Safe Zones and Assurances

Three very impressive thinkers—James Dobbins, Philip Gordon, and Jeffrey Martini—recently produced for RAND an essay entitled “A Peace Plan for Syria.” They propose that near-term diplomatic efforts focus not on nationwide governance issues, but on achieving a ceasefire that would ultimately produce three “safe zones”—one for the Assad regime, one for the Kurds, and one for the Syrian opposition—and a fourth “free fire zone” from which the Islamic State (ISIL, ISIS, Daesh) would be routed militarily and replaced by an international presence. The key to getting to a stable, presumably temporary partition of Syria is, according to the authors, accepting a continuing political role for Bashar al-Assad.

The authors open with a statement that many Syrians, nearly five years into this horrible conflict, would accept: “Almost any peace would be better than this war.” The authors’ point, however, is not to focus attention on the abominable, indiscriminate, and deliberate targeting of civilians that has made “this war” the premier humanitarian catastrophe of the 21st century. And their point is not to highlight the overwhelmingly dominant role of Bashar al-Assad and his enablers in orchestrating those horrific attacks and producing their gruesome consequences.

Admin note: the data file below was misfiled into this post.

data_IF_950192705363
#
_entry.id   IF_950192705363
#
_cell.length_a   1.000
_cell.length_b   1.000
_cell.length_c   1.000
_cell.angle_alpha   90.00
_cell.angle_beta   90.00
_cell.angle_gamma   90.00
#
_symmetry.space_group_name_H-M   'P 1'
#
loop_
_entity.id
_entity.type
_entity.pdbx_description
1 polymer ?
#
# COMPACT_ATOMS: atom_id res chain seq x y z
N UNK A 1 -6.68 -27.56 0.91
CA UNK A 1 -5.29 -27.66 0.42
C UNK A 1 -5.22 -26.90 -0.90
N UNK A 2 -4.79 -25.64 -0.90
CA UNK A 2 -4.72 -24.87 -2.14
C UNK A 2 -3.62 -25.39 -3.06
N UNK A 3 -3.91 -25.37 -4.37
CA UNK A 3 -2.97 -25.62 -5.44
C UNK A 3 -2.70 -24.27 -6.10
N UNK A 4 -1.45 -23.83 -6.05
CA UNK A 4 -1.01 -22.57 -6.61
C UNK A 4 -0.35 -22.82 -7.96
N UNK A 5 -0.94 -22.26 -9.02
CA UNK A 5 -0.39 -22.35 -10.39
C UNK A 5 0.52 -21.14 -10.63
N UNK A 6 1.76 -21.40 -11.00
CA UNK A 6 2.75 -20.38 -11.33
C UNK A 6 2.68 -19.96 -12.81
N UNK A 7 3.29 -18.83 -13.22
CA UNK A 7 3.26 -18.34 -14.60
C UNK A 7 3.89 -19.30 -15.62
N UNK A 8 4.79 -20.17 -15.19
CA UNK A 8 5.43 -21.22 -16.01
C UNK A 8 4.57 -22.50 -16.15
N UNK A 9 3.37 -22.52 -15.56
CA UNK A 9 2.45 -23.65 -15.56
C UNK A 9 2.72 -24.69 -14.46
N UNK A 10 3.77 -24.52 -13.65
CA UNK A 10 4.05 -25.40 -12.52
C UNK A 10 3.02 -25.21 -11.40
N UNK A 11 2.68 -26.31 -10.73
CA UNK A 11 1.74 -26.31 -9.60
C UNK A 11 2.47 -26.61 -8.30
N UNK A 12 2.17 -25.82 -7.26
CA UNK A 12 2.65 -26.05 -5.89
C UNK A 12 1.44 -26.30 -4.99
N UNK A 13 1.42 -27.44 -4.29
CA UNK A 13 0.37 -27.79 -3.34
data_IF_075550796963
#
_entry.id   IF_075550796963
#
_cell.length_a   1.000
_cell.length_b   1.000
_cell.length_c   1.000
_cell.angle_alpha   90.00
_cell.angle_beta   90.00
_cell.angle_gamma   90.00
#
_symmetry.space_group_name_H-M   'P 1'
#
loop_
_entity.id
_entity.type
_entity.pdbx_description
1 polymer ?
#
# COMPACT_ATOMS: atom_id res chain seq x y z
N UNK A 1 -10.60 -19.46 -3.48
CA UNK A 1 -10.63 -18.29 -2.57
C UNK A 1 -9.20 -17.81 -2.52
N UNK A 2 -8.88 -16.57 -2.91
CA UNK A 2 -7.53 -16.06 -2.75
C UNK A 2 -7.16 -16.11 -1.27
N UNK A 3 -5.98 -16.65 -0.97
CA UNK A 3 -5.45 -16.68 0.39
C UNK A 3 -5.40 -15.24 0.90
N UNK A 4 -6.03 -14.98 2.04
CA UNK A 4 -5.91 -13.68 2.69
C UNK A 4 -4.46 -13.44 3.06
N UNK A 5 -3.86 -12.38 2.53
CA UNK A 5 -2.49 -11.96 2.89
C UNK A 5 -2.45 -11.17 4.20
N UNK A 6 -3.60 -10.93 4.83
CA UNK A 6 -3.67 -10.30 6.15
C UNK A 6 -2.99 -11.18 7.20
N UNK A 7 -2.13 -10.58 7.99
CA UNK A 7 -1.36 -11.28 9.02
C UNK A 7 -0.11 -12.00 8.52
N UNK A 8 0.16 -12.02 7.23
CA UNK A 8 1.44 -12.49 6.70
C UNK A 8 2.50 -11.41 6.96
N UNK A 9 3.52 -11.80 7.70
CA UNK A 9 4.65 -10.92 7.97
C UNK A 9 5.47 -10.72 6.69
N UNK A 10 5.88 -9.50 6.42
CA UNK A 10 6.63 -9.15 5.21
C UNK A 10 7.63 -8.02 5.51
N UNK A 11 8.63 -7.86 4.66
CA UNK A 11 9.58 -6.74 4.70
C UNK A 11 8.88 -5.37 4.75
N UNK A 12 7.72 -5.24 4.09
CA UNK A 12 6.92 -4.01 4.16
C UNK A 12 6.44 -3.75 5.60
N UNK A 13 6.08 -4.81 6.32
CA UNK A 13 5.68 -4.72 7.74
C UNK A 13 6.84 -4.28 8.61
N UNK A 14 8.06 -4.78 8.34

No, this crisis over time “evolved into a Hobbesian conflict of all against all,” as if the civilian-centric survival strategy of the ruling family—a strategy producing catastrophe for all of Syria and all of its neighbors—is hardly worth mentioning as the cause of what has become the humanitarian abomination and international crisis the authors seek to end. Indeed, one of the few parties in Syria that would categorically and instantly reject the authors’ “almost any peace” formulation would be the Assad regime itself. It is absolutely unrepentant.

Perhaps the authors saw a passive, no-fault characterization of what has happened to Syria as a necessary prelude to the passage in their essay that no doubt draws the most reflexive, if misdirected criticism of their work: “At this point whether President Assad stays or goes in the near-term should be regarded as a matter of pure expediency; the United States should pursue whichever outcome will more quickly stop the fighting.” It may have been awkward to argue for expediency had the role of the regime in the fall of Syria and the rise of ISIL been explicated.